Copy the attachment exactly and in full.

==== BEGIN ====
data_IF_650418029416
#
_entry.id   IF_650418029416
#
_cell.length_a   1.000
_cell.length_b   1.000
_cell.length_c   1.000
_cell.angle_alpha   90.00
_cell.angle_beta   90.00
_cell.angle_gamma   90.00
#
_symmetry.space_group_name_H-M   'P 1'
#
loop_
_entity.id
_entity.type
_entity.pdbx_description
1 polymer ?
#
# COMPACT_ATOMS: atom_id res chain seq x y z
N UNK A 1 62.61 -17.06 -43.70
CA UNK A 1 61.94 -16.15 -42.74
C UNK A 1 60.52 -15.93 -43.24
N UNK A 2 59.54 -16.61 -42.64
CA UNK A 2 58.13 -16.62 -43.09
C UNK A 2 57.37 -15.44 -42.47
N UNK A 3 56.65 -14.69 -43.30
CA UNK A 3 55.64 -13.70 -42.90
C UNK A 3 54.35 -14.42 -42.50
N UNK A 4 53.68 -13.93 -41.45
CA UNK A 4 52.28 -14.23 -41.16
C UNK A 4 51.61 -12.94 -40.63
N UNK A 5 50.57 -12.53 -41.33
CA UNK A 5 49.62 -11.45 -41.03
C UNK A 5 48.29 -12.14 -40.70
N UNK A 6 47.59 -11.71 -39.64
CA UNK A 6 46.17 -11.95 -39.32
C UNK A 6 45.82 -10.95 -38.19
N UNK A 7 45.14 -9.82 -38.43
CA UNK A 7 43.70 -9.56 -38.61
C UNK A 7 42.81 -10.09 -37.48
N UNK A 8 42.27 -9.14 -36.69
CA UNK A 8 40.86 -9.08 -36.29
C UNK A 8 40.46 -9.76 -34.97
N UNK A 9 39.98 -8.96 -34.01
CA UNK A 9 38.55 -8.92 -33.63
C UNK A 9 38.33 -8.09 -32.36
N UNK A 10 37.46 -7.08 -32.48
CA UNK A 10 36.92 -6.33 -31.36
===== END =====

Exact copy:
data_IF_650418029416
#
_entry.id   IF_650418029416
#
_cell.length_a   1.000
_cell.length_b   1.000
_cell.length_c   1.000
_cell.angle_alpha   90.00
_cell.angle_beta   90.00
_cell.angle_gamma   90.00
#
_symmetry.space_group_name_H-M   'P 1'
#
loop_
_entity.id
_entity.type
_entity.pdbx_description
1 polymer ?
#
# COMPACT_ATOMS: atom_id res chain seq x y z
N UNK A 1 62.61 -17.06 -43.70
CA UNK A 1 61.94 -16.15 -42.74
C UNK A 1 60.52 -15.93 -43.24
N UNK A 2 59.54 -16.61 -42.64
CA UNK A 2 58.13 -16.62 -43.09
C UNK A 2 57.37 -15.44 -42.47
N UNK A 3 56.65 -14.69 -43.30
CA UNK A 3 55.64 -13.70 -42.90
C UNK A 3 54.35 -14.42 -42.50
N UNK A 4 53.68 -13.93 -41.45
CA UNK A 4 52.28 -14.23 -41.16
C UNK A 4 51.61 -12.94 -40.63
N UNK A 5 50.57 -12.53 -41.33
CA UNK A 5 49.62 -11.45 -41.03
C UNK A 5 48.29 -12.14 -40.70
N UNK A 6 47.59 -11.71 -39.64
CA UNK A 6 46.17 -11.95 -39.32
C UNK A 6 45.82 -10.95 -38.19
N UNK A 7 45.14 -9.82 -38.43
CA UNK A 7 43.70 -9.56 -38.61
C UNK A 7 42.81 -10.09 -37.48
N UNK A 8 42.27 -9.14 -36.69
CA UNK A 8 40.86 -9.08 -36.29
C UNK A 8 40.46 -9.76 -34.97
N UNK A 9 39.98 -8.96 -34.01
CA UNK A 9 38.55 -8.92 -33.63
C UNK A 9 38.33 -8.09 -32.36
N UNK A 10 37.46 -7.08 -32.48
CA UNK A 10 36.92 -6.33 -31.36